For auto insurance purposes the state of Oregon is considered to be a no-fault state, meaning that regardless of who is at fault in an accident each driver will be financially responsible for any injuries or damage they receive. However, like every other no-fault state in the country Oregon is really a hybrid of the two types of insurance systems due to the fact that it requires various types of coverage that are generally seen in no-fault and at-fault states. Liability insurance is one of the types of coverage required by Oregon car insurance law and it easily the most common type of insurance that is legally required in all of the 50 states. In Oregon, carrying liability insurance is compulsory for every vehicle registered with the state and certain amounts of liability insurance must be purchased in order to meet state requirements. These minimum amounts of liability insurance required included $25,000 per person and $50,000 per accident in bodily injury coverage and $20,000 in property damage coverage, all three of which are meant to protect the property and health of other drivers. Additionally, Oregon State law requires that every vehicle liability policy include personal injury protection and uninsured and underinsured motorist coverage which, unlike liability coverage, cover the injuries sustained by the policy holder and any passengers in the insured vehicle. Also like liability coverage Oregon requires that certain amounts of these types of insurance, known as no-fault coverage, be maintained in order to meet state requirements. The minimum amount of personal injury protection required in Oregon is $15,000 while the minimum amount of uninsured and underinsured motorist coverage required is $25,000 per person and $50,000 per accident. Most Oregon motorists have the option to purchase liability and no-fault coverage in amounts greater than what the state requires, thus reducing their financial risk of being involved in an accident.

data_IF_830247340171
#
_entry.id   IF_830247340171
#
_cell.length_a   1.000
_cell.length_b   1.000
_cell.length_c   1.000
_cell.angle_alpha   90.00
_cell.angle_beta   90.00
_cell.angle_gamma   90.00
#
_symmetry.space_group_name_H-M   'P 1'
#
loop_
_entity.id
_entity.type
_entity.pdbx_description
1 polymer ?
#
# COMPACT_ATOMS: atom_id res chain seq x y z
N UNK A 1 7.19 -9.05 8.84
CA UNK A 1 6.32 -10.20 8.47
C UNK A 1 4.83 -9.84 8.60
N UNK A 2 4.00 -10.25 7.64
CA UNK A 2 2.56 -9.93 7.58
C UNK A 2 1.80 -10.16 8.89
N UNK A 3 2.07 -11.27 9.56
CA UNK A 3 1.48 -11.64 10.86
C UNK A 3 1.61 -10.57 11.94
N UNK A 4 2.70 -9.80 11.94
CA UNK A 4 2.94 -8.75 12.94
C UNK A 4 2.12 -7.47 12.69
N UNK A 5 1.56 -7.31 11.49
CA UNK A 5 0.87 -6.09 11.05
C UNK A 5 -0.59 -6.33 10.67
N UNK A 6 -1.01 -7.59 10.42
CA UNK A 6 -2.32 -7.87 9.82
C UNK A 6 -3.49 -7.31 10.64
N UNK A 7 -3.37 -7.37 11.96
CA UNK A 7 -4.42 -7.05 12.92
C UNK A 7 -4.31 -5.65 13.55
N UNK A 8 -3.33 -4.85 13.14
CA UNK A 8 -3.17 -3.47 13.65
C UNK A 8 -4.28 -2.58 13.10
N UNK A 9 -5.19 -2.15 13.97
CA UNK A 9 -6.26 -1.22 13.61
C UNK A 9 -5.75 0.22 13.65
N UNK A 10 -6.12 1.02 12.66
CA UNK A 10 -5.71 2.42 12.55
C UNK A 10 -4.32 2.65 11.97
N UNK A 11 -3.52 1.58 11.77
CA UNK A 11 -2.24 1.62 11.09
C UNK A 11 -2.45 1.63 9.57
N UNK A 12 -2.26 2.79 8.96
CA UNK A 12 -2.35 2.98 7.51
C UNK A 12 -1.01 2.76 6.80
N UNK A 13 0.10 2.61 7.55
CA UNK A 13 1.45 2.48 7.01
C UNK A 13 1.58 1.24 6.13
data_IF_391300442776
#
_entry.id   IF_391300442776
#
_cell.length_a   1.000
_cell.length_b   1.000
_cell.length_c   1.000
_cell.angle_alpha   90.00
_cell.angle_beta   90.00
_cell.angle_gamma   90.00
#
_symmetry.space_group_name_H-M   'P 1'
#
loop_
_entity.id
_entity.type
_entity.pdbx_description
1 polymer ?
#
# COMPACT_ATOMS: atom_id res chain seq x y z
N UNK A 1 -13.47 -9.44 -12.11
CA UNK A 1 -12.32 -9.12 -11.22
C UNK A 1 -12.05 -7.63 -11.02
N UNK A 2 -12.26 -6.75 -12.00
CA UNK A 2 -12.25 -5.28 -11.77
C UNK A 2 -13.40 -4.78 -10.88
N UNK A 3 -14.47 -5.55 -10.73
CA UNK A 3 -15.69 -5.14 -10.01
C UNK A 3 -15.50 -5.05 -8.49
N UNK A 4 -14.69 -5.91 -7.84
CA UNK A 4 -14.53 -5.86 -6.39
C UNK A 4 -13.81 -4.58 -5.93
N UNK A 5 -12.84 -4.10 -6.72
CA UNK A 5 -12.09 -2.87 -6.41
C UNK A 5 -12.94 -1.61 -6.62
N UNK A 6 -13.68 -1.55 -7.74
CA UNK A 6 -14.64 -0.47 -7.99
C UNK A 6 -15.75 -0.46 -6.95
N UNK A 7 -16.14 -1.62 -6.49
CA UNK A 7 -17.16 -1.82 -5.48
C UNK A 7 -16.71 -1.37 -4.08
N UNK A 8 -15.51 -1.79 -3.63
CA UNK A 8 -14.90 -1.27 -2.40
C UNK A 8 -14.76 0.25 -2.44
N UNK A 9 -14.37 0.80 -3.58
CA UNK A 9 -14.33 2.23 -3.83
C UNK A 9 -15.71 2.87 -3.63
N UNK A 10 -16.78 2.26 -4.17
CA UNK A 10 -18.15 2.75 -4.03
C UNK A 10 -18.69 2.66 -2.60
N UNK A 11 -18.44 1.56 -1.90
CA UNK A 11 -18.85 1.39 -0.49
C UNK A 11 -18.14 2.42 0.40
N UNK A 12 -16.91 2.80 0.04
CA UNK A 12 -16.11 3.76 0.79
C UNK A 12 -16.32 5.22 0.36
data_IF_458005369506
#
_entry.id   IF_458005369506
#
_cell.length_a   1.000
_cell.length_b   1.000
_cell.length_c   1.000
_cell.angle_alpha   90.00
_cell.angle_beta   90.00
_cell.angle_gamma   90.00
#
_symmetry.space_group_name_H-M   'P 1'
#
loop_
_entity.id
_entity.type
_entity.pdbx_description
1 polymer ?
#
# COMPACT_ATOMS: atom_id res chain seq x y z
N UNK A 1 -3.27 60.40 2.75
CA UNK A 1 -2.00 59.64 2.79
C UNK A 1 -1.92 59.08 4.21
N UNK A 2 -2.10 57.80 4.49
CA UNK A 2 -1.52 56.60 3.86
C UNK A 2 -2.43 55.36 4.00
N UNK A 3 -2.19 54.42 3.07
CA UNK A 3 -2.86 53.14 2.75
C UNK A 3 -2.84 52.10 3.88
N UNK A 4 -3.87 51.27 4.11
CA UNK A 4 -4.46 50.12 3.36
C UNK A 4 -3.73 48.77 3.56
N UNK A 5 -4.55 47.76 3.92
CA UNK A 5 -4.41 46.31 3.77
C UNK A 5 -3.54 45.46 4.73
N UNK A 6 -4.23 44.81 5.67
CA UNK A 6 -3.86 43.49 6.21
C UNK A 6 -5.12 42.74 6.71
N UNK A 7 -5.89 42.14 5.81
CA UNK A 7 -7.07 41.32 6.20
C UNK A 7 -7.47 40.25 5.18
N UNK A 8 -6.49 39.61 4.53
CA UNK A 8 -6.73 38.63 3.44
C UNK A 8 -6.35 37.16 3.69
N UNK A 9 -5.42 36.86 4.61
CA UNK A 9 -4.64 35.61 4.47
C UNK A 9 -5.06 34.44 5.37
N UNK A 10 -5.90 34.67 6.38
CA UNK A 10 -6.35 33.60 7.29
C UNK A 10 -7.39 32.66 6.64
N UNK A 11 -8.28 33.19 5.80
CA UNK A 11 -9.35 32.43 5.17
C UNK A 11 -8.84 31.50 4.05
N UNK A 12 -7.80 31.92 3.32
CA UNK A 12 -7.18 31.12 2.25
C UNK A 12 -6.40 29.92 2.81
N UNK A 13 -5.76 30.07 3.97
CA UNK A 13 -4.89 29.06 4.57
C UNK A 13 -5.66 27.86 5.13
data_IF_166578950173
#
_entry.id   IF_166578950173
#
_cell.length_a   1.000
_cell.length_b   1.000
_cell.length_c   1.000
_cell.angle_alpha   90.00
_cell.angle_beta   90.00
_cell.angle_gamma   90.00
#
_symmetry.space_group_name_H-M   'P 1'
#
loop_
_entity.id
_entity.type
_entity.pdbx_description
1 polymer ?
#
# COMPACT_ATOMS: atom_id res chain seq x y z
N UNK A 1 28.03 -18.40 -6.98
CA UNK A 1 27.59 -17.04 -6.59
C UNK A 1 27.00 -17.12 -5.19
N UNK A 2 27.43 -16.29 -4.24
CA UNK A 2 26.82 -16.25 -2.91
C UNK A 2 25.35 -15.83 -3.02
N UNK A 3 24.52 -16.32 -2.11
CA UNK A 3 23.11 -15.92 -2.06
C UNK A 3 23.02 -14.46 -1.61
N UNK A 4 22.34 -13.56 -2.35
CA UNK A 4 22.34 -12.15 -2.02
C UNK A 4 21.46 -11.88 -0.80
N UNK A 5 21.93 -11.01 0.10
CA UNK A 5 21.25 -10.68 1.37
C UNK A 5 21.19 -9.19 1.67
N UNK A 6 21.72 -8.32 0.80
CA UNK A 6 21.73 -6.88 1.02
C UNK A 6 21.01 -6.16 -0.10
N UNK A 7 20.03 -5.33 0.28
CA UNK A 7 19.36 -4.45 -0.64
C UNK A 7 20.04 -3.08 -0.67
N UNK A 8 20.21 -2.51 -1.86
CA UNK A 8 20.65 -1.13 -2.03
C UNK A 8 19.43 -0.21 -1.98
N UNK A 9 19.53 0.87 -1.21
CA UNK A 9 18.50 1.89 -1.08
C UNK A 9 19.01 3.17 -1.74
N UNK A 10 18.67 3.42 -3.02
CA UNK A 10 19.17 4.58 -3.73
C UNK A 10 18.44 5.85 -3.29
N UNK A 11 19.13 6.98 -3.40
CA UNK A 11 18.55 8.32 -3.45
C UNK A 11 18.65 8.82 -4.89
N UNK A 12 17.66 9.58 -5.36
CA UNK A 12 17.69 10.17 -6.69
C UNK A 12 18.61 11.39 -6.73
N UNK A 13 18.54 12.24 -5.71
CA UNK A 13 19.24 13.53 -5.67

While Oregon requires a variety of different types of car insurance there are a few types of coverage that are offered by most Oregon car insurance companies but are not required by law to be purchased as part of a policy. One of the most commonly purchased types of coverage is comprehensive and collision coverage, which serves to financially protect the vehicle owner from physical damage to their vehicle, whether it is from an accident or from an act of nature. Comprehensive and collision coverage is often purchased because it is a required by most lenders on a vehicle that was purchased with financing. Most insurance companies also offer their customers a variety of minor or supplemental forms of coverage, such as road side assistance should the vehicle break down, or out of work insurance in case injuries from an accident cause the policy holder or any passengers to miss time from work.
In order to make sure state residents are meeting Oregon’s car insurance standards the state has set up a system that allows it to monitor compliance through the Department of Motor Vehicles. Every month the DMV will select a number of vehicles at random every month and requests the name of the insurance carrier and the policy number from the vehicle owner. The DMV then verifies the information provided by the vehicle owner with the insurance company in order to make sure that the vehicle in question satisfies Oregon auto insurance requirements. If a driver is asked to supply their car insurance information and fails to do so they will have their driving privileges suspended by the DMV. If a vehicle owner makes a false claim of insurance to the DMV they will be required to prove compliance with Oregon’s financial responsibility law by filing an AR-22 for up to three years. Failing to show compliance with an SR-22 will also result in the suspension of the vehicle owners driving privileges. In addition to failing to meet the random compliancy checks conducted by the DMV Oregon drivers can also get in trouble for not having auto insurance if they are pulled over or are involved in an accident. If an Oregon resident is caught driving without car insurance they can be charged with a misdemeanor as allowed by state law and will face all penalties that such an offense carrier. Most often these penalties come in the form of a fine or suspension of driving privileges though as a misdemeanor driving without insurance can also be punished with up to three days in jail. A conviction of driving without insurance will result in a compulsory sentence of three days in jail in addition to any other fines or suspension that the court and DMV decide to hand out. Drivers that are involved in an accident but cannot show proof of insurance are susceptible to all of the above mentioned penalties in addition to the state requirement that they maintain future proof of financial responsibility in the form of an SR-22.